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3 killed while shooting poachers in Burkina Faso flown home



MADRID (AP) – The bodies of two Spanish journalists and an Irish wildlife activist killed by jihadists in Burkina Faso this week while filming a poaching documentary were flown home on Friday as several European countries promised to continue fighting extremism in Africa Sahel region.

David Beriáin, 44, and Roberto Fraile, 47, journalists with extensive experience in conflict zones, had joined Irish conservationist Rory Young on an anti-poaching patrol led by a special military wild force in eastern Burkina Faso as their convoy was ambushed Monday by jihadists. .

According to Spanish authorities, the three Europeans and a Burkinabe soldier were killed. The Burkina Faso government said six other people were injured in the attack and one is still missing.

The Europeans were flown overnight from the capital of the African nation, Ouagadougou, on an Airbus provided by the Spanish military. An honor guard carried their coffins out of the plane at a military airport near Madrid, where relatives of Spanish journalists were waiting with Spanish officials and the Irish ambassador to Spain.

“It̵

7;s a sad day,” said Foreign Minister Arancha González Laya after a brief ceremony on the tarmac. “David and Roberto did everything to give voices to those who do not have them, highlight harsh realities around us and strengthen democracy.”

The minister announced that the two journalists would be awarded Spain’s Civil Merit Order, recognizing extraordinary contributions from individuals.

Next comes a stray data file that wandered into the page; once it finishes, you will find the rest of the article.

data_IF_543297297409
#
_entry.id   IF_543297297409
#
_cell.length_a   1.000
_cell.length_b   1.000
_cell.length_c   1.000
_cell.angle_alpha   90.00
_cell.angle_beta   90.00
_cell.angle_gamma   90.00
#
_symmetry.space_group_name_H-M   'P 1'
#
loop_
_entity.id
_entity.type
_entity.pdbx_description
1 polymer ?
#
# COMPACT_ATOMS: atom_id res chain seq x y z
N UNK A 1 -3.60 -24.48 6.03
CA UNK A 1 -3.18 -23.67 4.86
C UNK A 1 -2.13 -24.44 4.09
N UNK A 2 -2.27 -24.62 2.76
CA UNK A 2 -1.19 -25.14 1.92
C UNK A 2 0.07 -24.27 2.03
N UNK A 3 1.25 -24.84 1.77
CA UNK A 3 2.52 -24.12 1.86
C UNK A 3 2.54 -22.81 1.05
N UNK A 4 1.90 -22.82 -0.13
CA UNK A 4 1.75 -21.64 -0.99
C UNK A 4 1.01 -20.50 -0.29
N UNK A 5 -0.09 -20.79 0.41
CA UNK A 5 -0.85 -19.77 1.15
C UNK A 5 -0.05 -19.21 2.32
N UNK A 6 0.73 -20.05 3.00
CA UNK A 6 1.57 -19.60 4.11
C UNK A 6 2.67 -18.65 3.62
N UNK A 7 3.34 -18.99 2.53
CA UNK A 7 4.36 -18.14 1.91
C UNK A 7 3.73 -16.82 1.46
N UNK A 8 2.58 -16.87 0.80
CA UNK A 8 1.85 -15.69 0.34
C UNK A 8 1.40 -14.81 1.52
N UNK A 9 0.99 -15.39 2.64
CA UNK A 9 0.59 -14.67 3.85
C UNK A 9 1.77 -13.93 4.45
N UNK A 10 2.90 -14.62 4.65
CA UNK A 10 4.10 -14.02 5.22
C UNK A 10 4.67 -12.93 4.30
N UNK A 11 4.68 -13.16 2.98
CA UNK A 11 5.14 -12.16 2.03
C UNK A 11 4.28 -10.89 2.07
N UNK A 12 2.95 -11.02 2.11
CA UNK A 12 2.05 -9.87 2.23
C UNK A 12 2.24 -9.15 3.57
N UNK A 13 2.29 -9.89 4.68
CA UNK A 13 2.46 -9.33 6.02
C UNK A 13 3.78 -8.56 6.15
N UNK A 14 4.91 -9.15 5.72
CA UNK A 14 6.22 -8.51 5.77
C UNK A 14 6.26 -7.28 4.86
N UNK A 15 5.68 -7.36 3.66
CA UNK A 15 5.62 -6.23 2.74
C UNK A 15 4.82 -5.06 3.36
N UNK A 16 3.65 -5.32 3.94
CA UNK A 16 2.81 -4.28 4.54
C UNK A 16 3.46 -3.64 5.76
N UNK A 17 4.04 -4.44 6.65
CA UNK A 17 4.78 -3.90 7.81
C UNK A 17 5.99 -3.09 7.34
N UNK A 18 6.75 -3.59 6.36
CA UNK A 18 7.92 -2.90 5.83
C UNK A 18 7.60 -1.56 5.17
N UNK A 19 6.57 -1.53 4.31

The two-man crew made a documentary about how Burkina Faso authorities tackle poaching, and also focus on the people who live in the park. Young, director of the Chengeta Wildlife Foundation, led the patrol in Arly National Park, the group said on Facebook.

Two soldiers wounded in the attack said they were trying to protect foreigners during fighting that lasted three hours but were subordinate to the jihadists. A foreign worker from the Wildlife Foundation survived, the soldiers told the Associated Press, insisting on anonymity because they were not authorized to speak to the media.

Burkina Faso has been overrun by attacks linked to Islamic extremists who have killed thousands and displaced more than 1 million people.

Violence has risen this week in the hard-hit eastern and northern parts of the country. On the same day, the anti-poaching patrol was ambushed, 18 people were killed by gunmen in the Sahel region. In a statement this week, the government said “terrorists have carried out threats, looting and killings” of civilians.

The governments of Spain, France, Germany and Italy said in a joint statement that they were committed to supporting the battered region with military training and supplies, but also with humanitarian aid to provide the much needed stability there.

“The area is experiencing enormous turbulence with major geostrategic risks for our country,” said González Laya of Spain.

Spanish Defense Minister Margarita Robles said “the fight against terrorism will not stop, we will be relentless.” She also said Spanish intelligence officials were on the scene and supported the Burkinabe government’s investigation into the killings.

Her ministry later said in a statement that journalists had taken “all precautions” but that Burkinabe forces, which initially managed to repel the attack, were later “overwhelmed by the attackers’ firepower”. In an initial assessment of the attack, the ministry concluded that the weapons and means used were not by traffickers or furtive hunters, but “by one of the jihadist groups operating in the region.”

Rights groups say there must be a thorough and impartial investigation into the killings.

We (We need to know) the circumstances surrounding their death, (which) can help prevent such tragic killings in the future, ”said Corinne Dufka, Director of Human Rights Watch in West Africa.

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Mednick reported from Ouagadougou, Burkina Faso.


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